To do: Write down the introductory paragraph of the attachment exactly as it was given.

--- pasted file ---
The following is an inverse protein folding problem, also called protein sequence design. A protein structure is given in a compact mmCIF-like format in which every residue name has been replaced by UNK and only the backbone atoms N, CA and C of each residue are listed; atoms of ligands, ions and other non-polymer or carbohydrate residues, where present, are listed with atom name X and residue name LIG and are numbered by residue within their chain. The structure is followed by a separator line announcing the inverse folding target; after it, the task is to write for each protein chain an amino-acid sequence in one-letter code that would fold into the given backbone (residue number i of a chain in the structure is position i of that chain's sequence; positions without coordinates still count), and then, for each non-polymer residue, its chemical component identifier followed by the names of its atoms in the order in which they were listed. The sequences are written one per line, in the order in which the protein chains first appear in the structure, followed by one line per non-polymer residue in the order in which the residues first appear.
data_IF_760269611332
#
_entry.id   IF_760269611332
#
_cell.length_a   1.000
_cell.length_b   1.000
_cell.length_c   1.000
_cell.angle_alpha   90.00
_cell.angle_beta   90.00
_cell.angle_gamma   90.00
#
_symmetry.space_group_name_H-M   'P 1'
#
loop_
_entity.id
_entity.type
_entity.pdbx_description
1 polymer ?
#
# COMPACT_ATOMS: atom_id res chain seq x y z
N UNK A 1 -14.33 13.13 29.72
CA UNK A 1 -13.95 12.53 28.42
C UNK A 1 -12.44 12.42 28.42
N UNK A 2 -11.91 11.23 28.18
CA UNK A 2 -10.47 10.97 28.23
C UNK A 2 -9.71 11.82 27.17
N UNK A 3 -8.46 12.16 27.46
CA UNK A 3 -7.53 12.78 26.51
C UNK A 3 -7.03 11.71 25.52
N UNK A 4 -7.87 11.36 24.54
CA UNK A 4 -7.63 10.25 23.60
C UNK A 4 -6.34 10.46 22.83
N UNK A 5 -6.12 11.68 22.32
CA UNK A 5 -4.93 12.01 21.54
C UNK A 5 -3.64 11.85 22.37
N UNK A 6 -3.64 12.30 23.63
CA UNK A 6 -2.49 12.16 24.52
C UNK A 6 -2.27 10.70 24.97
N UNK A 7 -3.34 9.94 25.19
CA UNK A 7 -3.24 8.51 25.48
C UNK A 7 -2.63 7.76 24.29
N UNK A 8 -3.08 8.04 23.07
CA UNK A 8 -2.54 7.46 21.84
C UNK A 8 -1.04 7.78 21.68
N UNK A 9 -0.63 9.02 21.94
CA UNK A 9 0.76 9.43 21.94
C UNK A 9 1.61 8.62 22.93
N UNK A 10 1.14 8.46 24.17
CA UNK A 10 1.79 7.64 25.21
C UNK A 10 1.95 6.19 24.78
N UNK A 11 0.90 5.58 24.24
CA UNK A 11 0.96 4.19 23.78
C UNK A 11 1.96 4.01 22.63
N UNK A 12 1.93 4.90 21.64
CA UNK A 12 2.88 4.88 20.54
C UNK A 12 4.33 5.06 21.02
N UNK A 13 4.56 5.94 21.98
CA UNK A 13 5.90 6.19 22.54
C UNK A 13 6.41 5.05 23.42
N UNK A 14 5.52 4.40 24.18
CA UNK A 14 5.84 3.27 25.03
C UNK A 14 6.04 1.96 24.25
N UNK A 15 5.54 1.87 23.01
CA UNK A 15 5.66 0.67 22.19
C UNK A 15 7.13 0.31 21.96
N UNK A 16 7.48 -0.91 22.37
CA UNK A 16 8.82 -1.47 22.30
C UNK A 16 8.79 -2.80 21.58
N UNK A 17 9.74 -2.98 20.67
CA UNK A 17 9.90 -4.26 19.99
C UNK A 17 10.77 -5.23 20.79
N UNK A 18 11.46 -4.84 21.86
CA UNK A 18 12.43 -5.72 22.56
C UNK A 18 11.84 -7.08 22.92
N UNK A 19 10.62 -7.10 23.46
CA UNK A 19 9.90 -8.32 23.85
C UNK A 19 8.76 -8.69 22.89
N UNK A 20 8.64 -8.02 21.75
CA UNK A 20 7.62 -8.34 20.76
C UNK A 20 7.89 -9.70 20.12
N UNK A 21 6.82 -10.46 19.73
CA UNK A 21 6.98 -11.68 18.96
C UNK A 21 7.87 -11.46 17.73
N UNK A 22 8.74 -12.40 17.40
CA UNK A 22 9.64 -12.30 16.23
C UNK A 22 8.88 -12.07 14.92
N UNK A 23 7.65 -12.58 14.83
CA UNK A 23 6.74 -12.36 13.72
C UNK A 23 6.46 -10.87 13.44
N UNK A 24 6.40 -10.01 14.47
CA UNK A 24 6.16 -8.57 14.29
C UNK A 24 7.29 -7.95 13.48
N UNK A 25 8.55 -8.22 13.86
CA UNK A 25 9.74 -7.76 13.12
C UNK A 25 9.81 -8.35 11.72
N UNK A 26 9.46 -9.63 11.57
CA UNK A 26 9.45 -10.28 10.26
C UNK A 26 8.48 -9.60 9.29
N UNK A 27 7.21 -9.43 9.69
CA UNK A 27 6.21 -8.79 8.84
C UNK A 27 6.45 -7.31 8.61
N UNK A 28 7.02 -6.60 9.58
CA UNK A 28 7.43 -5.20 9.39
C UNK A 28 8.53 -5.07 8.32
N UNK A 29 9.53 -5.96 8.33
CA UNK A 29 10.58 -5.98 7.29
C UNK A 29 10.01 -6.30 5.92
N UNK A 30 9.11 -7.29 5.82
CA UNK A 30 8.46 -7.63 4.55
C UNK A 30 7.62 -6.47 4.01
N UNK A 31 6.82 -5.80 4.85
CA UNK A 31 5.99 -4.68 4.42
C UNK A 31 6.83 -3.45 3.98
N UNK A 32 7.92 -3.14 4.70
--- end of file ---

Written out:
The following is an inverse protein folding problem, also called protein sequence design. A protein structure is given in a compact mmCIF-like format in which every residue name has been replaced by UNK and only the backbone atoms N, CA and C of each residue are listed; atoms of ligands, ions and other non-polymer or carbohydrate residues, where present, are listed with atom name X and residue name LIG and are numbered by residue within their chain. The structure is followed by a separator line announcing the inverse folding target; after it, the task is to write for each protein chain an amino-acid sequence in one-letter code that would fold into the given backbone (residue number i of a chain in the structure is position i of that chain's sequence; positions without coordinates still count), and then, for each non-polymer residue, its chemical component identifier followed by the names of its atoms in the order in which they were listed. The sequences are written one per line, in the order in which the protein chains first appear in the structure, followed by one line per non-polymer residue in the order in which the residues first appear.